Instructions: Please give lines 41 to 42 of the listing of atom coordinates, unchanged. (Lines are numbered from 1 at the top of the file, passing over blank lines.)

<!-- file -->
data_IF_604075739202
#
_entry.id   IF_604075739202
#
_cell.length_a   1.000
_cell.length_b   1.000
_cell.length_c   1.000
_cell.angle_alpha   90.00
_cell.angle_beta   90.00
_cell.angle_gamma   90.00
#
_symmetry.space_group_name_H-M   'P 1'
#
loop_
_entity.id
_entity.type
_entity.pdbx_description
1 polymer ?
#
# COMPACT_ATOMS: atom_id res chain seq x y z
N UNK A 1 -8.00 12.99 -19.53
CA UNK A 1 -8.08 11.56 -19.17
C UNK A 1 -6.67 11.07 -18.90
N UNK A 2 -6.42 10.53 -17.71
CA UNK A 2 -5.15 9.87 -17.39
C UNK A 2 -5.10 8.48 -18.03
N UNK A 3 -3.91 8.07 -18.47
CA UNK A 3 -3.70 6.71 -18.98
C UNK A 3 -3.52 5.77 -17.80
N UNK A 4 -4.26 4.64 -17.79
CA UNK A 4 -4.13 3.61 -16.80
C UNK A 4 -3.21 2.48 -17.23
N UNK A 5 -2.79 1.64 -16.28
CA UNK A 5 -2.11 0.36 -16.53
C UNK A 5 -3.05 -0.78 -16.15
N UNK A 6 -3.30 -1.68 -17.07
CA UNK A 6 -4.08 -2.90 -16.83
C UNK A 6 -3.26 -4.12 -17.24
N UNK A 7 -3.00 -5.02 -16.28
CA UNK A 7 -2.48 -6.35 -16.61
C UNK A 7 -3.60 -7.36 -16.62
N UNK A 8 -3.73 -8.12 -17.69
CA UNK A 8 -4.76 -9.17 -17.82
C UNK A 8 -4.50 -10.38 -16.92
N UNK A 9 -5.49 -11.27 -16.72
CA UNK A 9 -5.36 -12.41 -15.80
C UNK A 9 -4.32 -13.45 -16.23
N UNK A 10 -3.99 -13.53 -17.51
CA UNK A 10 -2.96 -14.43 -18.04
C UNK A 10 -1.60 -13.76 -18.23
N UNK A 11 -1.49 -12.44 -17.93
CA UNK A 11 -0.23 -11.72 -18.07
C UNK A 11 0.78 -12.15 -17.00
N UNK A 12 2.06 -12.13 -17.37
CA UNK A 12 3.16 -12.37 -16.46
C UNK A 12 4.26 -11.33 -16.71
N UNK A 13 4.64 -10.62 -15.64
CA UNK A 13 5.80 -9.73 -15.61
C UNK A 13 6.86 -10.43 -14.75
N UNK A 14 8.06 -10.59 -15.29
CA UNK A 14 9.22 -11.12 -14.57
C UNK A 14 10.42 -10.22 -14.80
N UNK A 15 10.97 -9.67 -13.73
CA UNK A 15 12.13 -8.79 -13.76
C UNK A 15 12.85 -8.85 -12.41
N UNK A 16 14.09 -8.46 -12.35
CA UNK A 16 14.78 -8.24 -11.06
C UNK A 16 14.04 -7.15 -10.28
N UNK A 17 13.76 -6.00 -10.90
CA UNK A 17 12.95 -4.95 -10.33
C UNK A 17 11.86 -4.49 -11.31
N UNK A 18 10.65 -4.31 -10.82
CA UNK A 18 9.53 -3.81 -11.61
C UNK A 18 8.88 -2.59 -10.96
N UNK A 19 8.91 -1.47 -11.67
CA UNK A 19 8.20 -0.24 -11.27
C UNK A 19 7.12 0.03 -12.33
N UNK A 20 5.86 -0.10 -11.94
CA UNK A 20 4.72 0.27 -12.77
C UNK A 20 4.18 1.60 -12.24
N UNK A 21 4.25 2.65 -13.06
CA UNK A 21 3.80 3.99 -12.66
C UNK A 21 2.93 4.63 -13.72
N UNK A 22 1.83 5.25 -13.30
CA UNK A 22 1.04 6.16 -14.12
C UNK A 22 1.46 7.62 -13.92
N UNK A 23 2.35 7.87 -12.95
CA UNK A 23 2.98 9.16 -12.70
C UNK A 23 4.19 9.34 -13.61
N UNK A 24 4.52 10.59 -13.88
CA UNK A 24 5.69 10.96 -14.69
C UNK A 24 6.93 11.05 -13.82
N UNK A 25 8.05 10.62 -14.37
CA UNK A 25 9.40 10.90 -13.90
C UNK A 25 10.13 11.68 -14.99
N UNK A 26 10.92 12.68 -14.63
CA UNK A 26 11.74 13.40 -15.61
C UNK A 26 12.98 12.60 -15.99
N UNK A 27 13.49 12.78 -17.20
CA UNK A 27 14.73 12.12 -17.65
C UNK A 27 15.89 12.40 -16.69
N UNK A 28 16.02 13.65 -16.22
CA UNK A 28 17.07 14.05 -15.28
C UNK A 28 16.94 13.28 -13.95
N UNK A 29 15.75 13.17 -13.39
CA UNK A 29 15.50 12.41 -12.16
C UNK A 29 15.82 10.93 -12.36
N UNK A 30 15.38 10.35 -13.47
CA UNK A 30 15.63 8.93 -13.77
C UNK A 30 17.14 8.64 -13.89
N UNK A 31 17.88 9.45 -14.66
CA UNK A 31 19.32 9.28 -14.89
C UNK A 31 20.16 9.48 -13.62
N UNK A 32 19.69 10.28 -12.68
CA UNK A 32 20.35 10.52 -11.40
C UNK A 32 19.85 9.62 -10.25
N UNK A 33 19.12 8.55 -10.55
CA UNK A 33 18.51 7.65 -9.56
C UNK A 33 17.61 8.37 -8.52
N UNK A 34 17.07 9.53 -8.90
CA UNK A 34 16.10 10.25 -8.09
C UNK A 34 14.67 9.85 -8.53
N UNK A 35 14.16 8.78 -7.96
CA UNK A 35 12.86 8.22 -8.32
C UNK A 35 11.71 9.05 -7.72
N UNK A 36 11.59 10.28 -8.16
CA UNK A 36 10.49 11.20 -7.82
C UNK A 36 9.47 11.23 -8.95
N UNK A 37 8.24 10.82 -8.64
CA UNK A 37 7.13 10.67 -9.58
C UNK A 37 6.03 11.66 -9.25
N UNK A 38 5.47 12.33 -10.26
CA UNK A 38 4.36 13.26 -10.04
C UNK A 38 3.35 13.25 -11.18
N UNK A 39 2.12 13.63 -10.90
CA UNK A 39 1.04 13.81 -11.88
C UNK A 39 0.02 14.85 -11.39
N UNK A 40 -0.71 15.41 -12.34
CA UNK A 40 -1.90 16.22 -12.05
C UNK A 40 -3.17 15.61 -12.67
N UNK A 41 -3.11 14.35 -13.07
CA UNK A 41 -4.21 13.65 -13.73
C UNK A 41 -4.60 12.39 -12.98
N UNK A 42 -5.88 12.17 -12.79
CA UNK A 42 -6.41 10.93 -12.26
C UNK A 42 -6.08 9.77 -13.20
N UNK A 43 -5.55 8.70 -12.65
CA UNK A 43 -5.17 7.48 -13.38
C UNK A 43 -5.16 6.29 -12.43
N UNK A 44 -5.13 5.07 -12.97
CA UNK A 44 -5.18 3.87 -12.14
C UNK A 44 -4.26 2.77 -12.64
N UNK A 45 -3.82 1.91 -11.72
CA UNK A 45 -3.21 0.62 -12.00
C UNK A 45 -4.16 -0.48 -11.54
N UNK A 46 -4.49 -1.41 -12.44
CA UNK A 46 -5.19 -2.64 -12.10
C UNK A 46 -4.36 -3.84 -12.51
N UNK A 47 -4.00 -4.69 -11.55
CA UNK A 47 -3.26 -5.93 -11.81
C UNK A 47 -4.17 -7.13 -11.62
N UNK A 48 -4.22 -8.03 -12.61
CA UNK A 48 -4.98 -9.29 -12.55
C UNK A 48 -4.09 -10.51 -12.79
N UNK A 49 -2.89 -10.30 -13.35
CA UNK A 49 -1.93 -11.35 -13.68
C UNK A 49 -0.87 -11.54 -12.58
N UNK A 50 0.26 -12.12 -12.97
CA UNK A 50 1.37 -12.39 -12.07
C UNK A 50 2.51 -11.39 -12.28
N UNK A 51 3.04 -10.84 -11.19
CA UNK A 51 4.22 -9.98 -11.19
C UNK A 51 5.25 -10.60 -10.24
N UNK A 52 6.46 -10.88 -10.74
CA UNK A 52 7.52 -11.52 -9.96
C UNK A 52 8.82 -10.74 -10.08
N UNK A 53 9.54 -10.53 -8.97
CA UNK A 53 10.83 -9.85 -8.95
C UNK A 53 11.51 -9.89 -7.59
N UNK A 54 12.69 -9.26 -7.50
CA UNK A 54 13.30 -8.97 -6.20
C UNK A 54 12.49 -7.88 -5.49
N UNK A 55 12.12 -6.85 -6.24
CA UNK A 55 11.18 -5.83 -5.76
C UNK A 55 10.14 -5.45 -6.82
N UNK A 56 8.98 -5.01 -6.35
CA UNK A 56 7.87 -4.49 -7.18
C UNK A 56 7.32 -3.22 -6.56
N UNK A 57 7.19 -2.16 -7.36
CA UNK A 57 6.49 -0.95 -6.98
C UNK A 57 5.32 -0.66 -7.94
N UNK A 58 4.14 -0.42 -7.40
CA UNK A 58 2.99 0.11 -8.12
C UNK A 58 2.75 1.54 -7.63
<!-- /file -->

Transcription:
C UNK A 7 -3.60 -7.36 -16.62
N UNK A 8 -3.73 -8.12 -17.69